House Prices and Marital Stability
We investigate the effect of house price changes on divorce using data for 1991-2010 from the Current Population Survey and the Federal Housing Finance Agency. Our findings suggest that changing house prices significantly affect the share of a cohort that is divorced, and that these effects are asymmetric with respect to housing gains versus losses. In addition, we find differential effects for groups that are more likely to be homeowners versus renters. Some of this evidence is consistent with homeowners being locked into their homes--and hence marriages--by increased transactions costs in down markets.
If you experience problems downloading a file, check if you have the proper application to view it first. In case of further problems read the IDEAS help page. Note that these files are not on the IDEAS site. Please be patient as the files may be large.
As the access to this document is restricted, you may want to look for a different version under "Related research" (further below) or search for a different version of it.
Volume (Year): 101 (2011)
Issue (Month): 3 (May)
|Contact details of provider:|| Web page: https://www.aeaweb.org/aer/|
More information through EDIRC
|Order Information:||Web: https://www.aeaweb.org/subscribe.html|
References listed on IDEAS
Please report citation or reference errors to , or , if you are the registered author of the cited work, log in to your RePEc Author Service profile, click on "citations" and make appropriate adjustments.:
- John Y. Campbell & Joao F. Cocco, 2004.
"How Do House Prices Affect Consumption? Evidence From Micro F. Data,"
Harvard Institute of Economic Research Working Papers
2045, Harvard - Institute of Economic Research.
- Campbell, John Y. & Cocco, Joao F., 2007. "How do house prices affect consumption? Evidence from micro data," Journal of Monetary Economics, Elsevier, vol. 54(3), pages 591-621, April.
- Campbell, John & Cocco, Joao, 2007. "How Do House Prices Affect Consumption? Evidence from Micro Data," Scholarly Articles 3122600, Harvard University Department of Economics.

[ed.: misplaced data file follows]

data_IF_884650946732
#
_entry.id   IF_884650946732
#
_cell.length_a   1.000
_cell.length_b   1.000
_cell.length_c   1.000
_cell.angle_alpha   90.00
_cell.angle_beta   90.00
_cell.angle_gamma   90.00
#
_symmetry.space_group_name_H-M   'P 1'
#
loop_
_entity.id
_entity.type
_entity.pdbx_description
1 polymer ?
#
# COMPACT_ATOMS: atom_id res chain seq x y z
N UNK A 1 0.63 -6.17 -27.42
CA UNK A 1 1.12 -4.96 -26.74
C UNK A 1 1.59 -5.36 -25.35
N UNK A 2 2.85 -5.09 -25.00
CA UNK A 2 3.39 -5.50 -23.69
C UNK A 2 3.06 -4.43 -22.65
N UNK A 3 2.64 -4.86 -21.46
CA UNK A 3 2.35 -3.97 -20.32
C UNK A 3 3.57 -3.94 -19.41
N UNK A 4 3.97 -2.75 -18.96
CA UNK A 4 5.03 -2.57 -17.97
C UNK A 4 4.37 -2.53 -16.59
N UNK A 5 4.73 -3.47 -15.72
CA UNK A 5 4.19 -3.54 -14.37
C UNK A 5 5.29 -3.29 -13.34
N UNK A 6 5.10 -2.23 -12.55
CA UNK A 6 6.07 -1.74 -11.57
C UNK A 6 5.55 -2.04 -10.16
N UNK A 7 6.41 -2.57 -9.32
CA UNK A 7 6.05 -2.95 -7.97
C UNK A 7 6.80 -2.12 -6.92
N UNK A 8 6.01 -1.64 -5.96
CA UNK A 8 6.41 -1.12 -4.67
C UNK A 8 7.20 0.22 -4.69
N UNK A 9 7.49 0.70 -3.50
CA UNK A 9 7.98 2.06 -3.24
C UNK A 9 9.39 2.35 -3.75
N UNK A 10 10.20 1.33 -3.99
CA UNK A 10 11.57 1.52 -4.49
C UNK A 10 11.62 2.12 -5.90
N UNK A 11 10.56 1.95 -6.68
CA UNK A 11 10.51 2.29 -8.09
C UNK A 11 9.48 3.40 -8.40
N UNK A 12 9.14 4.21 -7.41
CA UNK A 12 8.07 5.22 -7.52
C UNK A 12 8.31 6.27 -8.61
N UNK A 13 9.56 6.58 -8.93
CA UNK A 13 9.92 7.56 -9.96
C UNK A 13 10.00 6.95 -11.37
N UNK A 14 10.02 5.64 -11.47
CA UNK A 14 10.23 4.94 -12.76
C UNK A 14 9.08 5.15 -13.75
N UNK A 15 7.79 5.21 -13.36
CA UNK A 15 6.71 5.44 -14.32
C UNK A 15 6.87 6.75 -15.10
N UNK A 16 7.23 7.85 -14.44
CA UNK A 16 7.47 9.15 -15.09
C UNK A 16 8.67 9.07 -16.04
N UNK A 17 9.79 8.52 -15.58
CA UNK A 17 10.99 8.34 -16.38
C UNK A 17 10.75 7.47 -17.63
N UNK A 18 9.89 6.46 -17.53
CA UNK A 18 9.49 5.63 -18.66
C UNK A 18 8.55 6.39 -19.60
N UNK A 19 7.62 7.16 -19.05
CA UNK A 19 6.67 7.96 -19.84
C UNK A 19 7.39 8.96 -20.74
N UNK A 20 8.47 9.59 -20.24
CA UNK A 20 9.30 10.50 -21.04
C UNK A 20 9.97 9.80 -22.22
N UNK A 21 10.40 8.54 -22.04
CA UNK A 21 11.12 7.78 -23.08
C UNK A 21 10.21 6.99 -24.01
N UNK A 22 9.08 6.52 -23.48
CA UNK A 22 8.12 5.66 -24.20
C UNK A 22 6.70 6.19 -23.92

- John Y. Campbell & João F. Cocco, 2005. "How Do House Prices Affect Consumption? Evidence From Micro Data," NBER Working Papers 11534, National Bureau of Economic Research, Inc.
- John Campbell & Joao Cocco, 2004. "How Do House Prices Affect Consumption? Evidence from Micro Data," 2004 Meeting Papers 357a, Society for Economic Dynamics.
- John Y. Campbell & Joao F. Cocco, 2004. "How do house prices affect consumption? Evidence from micro data," 2004 Meeting Papers 304, Society for Economic Dynamics.
- John Y. Campbell & Joao F. Cocco, 2005. "How Do House Prices Affect Consumption? Evidence From Micro Data," Harvard Institute of Economic Research Working Papers 2083, Harvard - Institute of Economic Research.
- Coile Courtney C & Levine Phillip B, 2011.
"The Market Crash and Mass Layoffs: How the Current Economic Crisis May Affect Retirement,"
The B.E. Journal of Economic Analysis & Policy,
De Gruyter, vol. 11(1), pages 1-42, April.
- Courtney Coile & Phillip B. Levine, 2009. "The Market Crash and Mass Layoffs: How the Current Economic Crisis May Affect Retirement," NBER Working Papers 15395, National Bureau of Economic Research, Inc.
- Chan, Sewin, 2001. "Spatial Lock-in: Do Falling House Prices Constrain Residential Mobility?," Journal of Urban Economics, Elsevier, vol. 49(3), pages 567-586, May.
When requesting a correction, please mention this item's handle: RePEc:aea:aecrev:v:101:y:2011:i:3:p:615-19. See general information about how to correct material in RePEc.
For technical questions regarding this item, or to correct its authors, title, abstract, bibliographic or download information, contact: (Jane Voros)or (Michael P. Albert)
If you have authored this item and are not yet registered with RePEc, we encourage you to do it here. This allows to link your profile to this item. It also allows you to accept potential citations to this item that we are uncertain about.
If references are entirely missing, you can add them using this form.
If the full references list an item that is present in RePEc, but the system did not link to it, you can help with this form.
If you know of missing items citing this one, you can help us creating those links by adding the relevant references in the same way as above, for each refering item. If you are a registered author of this item, you may also want to check the "citations" tab in your profile, as there may be some citations waiting for confirmation.
Please note that corrections may take a couple of weeks to filter through the various RePEc services.